Hariharan Srinath

Hello World Web Servers in Python & Go

Note: This is a simple post primarily written to learn markdown

Hello World programs are the first programs typically introduced in any programming language tutorial. However, in our modern era of web applications they are not particularly insightful into the strenghts of a language to support web development. In this article, we compare Hello World web servers written in Python & Go languages.

Go Language

The Go Language released by Google is notable for its terse C Language inspired syntax (indeed Ken Thompson that nevertheless removes a lot of boilerplate. It has a unique approach to concurrency and derives high performance from being a compiled language.

Go comes with extensive support for developing web applications within its standard library including a robust templating solution. For serving simple static or dynamic driven websites, onerarely need anything more than this. For fancier applications, third party libraries provide more complex routers, context packages etc. The Hello World web server is effectively just 3 lines of code and can support many concurrent connections.

package main

import (

func main() {
    http.HandleFunc("/", func(w http.ResponseWriter, r *http.Request) {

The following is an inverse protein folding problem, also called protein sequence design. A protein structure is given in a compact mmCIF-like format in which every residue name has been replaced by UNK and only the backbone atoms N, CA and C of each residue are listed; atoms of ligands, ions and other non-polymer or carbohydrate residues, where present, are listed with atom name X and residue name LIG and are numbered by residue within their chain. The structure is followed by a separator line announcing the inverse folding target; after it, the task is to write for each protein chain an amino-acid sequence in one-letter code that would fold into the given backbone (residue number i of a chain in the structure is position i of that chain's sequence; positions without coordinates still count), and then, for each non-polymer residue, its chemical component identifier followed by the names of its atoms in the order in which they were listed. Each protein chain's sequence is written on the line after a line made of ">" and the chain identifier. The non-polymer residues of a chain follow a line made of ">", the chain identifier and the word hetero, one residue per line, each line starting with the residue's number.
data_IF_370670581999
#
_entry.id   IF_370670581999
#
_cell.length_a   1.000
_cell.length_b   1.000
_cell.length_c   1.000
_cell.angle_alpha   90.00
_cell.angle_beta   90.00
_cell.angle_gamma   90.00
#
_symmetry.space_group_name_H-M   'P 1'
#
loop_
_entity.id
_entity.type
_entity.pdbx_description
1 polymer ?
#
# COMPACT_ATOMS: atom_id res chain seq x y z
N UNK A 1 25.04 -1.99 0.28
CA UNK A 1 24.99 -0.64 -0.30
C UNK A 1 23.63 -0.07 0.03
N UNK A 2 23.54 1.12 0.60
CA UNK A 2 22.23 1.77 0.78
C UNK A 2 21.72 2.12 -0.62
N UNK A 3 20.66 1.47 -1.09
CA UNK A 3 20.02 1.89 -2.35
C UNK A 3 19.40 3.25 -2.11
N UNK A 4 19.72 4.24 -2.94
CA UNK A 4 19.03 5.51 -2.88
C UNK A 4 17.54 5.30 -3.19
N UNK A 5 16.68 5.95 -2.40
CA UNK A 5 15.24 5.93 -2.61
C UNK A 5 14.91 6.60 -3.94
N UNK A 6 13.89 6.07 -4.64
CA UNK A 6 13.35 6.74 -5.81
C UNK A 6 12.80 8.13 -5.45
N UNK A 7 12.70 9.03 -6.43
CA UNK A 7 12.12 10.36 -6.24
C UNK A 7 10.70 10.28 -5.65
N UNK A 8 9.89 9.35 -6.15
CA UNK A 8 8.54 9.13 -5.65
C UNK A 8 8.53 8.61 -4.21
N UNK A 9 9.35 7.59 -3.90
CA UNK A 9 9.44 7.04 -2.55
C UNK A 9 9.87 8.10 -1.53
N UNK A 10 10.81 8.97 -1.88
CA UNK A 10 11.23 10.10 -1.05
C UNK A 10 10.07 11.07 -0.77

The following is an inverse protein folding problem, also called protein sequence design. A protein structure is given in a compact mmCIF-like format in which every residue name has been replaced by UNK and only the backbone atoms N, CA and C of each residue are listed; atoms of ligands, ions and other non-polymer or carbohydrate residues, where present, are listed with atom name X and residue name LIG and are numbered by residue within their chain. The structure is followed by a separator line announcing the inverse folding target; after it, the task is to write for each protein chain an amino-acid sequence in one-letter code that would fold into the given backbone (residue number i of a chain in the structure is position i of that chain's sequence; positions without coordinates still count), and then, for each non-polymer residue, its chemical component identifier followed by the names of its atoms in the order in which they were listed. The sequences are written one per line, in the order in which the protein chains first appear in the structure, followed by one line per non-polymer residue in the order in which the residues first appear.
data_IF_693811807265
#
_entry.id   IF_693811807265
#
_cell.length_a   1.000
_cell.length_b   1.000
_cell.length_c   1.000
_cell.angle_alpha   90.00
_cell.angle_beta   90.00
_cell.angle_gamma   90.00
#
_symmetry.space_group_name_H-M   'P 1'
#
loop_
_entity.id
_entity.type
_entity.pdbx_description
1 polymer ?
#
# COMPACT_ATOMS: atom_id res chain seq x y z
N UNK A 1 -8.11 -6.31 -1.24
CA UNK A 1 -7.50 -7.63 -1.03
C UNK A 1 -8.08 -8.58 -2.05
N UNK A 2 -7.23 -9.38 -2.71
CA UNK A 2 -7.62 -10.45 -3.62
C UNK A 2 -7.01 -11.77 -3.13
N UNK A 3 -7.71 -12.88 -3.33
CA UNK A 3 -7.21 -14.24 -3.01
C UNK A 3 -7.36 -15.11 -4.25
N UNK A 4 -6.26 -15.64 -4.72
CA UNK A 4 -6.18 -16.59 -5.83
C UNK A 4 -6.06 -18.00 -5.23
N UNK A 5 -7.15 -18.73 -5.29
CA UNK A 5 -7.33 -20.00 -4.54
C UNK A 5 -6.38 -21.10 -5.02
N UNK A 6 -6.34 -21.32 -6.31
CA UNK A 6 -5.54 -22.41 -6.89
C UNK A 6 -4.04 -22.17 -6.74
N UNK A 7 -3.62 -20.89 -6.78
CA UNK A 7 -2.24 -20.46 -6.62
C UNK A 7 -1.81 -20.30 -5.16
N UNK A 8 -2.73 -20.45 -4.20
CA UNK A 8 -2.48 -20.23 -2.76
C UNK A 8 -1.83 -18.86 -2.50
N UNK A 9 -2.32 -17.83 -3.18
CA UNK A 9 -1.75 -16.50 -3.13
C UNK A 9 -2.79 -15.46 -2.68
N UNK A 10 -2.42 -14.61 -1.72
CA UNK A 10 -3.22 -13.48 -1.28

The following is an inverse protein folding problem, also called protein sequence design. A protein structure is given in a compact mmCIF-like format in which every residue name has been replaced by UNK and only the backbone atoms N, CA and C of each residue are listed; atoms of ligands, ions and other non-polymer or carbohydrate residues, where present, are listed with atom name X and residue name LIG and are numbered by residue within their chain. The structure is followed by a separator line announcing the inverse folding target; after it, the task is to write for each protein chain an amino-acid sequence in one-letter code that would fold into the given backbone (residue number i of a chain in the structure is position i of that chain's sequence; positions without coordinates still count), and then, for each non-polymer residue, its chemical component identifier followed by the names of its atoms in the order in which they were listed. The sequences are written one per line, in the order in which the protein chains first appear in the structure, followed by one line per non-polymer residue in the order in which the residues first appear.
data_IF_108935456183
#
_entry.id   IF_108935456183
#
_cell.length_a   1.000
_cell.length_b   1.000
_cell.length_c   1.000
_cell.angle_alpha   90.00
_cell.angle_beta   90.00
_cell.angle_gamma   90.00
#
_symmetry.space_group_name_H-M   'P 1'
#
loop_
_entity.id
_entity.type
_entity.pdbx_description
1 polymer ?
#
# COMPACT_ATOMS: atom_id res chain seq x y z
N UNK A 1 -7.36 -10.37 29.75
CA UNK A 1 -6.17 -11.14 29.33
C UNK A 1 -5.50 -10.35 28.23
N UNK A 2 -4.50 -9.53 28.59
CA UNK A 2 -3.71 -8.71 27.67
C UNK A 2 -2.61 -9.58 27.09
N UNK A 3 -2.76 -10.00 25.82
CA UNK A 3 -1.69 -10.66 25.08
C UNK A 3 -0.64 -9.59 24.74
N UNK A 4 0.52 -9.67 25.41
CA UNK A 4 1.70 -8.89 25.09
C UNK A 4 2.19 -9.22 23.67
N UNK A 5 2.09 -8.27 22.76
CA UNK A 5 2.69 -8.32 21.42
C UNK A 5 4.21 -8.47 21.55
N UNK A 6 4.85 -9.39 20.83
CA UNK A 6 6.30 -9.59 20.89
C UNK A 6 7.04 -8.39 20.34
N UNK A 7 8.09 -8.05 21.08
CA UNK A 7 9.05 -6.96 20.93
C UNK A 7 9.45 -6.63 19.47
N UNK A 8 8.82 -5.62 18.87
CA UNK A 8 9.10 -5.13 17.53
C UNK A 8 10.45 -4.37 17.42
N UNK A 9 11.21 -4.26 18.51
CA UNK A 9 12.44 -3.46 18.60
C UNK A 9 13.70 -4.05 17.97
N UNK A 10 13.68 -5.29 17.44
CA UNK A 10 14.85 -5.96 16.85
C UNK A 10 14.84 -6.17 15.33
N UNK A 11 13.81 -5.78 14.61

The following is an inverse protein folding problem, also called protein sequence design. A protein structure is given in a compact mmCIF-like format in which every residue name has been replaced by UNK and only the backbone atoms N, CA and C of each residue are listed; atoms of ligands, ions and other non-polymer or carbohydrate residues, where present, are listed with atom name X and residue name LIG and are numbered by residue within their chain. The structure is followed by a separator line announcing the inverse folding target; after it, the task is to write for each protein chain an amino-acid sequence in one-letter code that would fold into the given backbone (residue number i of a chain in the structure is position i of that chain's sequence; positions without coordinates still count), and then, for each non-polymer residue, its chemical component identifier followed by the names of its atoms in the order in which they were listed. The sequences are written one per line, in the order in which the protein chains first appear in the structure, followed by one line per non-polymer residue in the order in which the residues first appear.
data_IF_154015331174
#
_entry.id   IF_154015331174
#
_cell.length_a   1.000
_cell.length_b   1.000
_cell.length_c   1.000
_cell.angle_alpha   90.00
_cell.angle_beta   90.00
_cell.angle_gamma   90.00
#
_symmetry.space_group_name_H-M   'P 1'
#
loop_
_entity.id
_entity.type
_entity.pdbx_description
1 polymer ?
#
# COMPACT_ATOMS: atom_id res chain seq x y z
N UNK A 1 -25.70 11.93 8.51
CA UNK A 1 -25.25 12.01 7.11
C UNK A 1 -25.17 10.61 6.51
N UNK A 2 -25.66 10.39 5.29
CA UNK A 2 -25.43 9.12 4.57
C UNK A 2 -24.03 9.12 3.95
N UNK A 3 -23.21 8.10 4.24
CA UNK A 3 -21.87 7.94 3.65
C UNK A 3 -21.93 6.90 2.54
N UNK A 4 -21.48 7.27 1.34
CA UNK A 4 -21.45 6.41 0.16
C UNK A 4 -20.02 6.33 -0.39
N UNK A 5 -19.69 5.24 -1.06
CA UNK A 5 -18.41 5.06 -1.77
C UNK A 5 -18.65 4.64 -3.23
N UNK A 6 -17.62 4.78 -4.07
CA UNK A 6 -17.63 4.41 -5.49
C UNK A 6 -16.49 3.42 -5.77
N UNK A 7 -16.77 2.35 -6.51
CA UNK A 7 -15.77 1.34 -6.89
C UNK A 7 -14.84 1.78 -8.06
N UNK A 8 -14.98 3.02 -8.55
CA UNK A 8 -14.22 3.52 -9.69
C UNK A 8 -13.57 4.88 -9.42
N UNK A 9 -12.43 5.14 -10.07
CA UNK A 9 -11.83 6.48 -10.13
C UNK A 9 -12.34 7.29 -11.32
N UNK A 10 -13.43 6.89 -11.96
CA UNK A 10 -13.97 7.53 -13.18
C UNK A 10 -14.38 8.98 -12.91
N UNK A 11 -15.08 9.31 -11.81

fmt.Fprintf(w, "Hello World")
    log.Fatal(http.ListenAndServe(":8080", nil))


Python is among the simplest of modern programming languages to learn due to its guiding philosophy of There should be one and preferably only one obvious way to do it. Python’s ease and a large base of mature third party libraries has made it a language of choice among startups looking to iterate their minimum viable product quickly accepting the performance penalty of an interpreted language.

Python’s standard library has been designed for a prior era and it is definitely not as simple to spin up a Hello World webserver as in Go.

import BaseHTTPServer

HOST_NAME = 'localhost'

class MyHandler(BaseHTTPServer.BaseHTTPRequestHandler):
    def do_GET(s):
        s.send_header("Content-type", "text/text")
        s.wfile.write("Hello World")

if __name__ == '__main__':
    server_class = BaseHTTPServer.HTTPServer
    httpd = server_class((HOST_NAME, PORT_NUMBER), MyHandler)
    except KeyboardInterrupt:

However modern web development with Python typically relies on one of the many third party web frameworks, notably Django, to speed up web development. As an example, look at the simplification coming from the popular Flask micro-framework. However, Python’s lack of in-built support for easy concurrency means that often, jury-rigged solutions need to be employed in production to scale

from flask import Flask
app = Flask(__name__)

def hello():
    return "Hello World!"

if __name__ == "__main__":
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